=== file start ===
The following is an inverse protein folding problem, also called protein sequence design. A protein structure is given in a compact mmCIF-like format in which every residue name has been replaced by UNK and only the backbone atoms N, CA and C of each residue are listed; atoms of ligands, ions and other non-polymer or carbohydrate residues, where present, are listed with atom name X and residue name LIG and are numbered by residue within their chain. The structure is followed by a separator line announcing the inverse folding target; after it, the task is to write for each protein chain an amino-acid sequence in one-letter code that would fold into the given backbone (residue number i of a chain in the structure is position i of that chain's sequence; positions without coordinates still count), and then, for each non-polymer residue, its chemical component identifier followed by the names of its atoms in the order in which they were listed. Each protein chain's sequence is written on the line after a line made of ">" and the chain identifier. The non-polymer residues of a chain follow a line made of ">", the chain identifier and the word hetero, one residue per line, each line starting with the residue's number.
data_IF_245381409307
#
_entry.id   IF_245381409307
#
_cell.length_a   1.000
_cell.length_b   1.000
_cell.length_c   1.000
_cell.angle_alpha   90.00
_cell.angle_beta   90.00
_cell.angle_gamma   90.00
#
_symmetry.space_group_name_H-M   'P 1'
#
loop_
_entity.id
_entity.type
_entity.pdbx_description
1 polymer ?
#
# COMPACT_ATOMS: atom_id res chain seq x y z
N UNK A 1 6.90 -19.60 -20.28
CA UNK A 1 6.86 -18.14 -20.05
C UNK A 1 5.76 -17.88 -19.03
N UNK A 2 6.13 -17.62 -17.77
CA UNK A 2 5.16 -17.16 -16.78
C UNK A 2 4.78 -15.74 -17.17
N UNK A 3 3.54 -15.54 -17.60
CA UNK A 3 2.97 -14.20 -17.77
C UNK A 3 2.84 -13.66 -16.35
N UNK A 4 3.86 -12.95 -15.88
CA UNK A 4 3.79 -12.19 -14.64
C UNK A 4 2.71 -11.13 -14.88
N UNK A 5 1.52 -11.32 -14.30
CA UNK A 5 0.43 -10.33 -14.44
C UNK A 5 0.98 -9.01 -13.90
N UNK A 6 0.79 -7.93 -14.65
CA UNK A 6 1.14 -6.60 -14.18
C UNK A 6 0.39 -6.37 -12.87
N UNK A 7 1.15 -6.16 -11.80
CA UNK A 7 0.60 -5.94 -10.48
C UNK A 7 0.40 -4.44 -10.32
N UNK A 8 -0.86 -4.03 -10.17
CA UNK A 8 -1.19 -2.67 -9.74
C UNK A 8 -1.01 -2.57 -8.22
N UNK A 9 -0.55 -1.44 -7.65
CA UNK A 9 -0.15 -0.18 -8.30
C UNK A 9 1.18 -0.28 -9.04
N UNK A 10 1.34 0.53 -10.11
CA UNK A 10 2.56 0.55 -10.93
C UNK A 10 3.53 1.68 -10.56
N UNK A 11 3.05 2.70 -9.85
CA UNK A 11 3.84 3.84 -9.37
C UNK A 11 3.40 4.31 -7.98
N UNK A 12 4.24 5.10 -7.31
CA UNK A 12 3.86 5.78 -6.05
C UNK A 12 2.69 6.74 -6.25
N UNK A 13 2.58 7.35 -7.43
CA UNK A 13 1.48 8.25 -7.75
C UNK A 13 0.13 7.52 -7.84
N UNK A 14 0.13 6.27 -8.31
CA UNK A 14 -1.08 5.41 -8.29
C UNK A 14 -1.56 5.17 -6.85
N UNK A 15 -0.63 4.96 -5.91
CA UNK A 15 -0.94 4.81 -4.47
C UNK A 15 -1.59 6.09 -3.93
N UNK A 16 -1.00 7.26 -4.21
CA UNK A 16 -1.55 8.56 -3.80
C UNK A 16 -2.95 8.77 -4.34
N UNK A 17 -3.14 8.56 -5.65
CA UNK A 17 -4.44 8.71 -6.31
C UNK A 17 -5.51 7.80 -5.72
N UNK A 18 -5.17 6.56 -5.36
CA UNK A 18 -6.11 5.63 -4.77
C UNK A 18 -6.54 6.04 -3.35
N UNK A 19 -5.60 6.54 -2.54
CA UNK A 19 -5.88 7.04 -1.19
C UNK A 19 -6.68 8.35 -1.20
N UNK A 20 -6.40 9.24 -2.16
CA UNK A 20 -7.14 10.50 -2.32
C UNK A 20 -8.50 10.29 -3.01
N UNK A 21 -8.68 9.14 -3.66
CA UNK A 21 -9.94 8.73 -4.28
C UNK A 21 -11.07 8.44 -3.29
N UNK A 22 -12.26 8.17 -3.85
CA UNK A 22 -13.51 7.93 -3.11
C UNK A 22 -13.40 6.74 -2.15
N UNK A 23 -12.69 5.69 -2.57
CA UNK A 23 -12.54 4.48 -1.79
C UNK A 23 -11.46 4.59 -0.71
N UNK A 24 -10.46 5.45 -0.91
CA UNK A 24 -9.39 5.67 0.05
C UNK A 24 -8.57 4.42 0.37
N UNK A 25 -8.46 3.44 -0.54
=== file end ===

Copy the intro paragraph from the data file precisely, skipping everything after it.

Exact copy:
The following is an inverse protein folding problem, also called protein sequence design. A protein structure is given in a compact mmCIF-like format in which every residue name has been replaced by UNK and only the backbone atoms N, CA and C of each residue are listed; atoms of ligands, ions and other non-polymer or carbohydrate residues, where present, are listed with atom name X and residue name LIG and are numbered by residue within their chain. The structure is followed by a separator line announcing the inverse folding target; after it, the task is to write for each protein chain an amino-acid sequence in one-letter code that would fold into the given backbone (residue number i of a chain in the structure is position i of that chain's sequence; positions without coordinates still count), and then, for each non-polymer residue, its chemical component identifier followed by the names of its atoms in the order in which they were listed. Each protein chain's sequence is written on the line after a line made of ">" and the chain identifier. The non-polymer residues of a chain follow a line made of ">", the chain identifier and the word hetero, one residue per line, each line starting with the residue's number.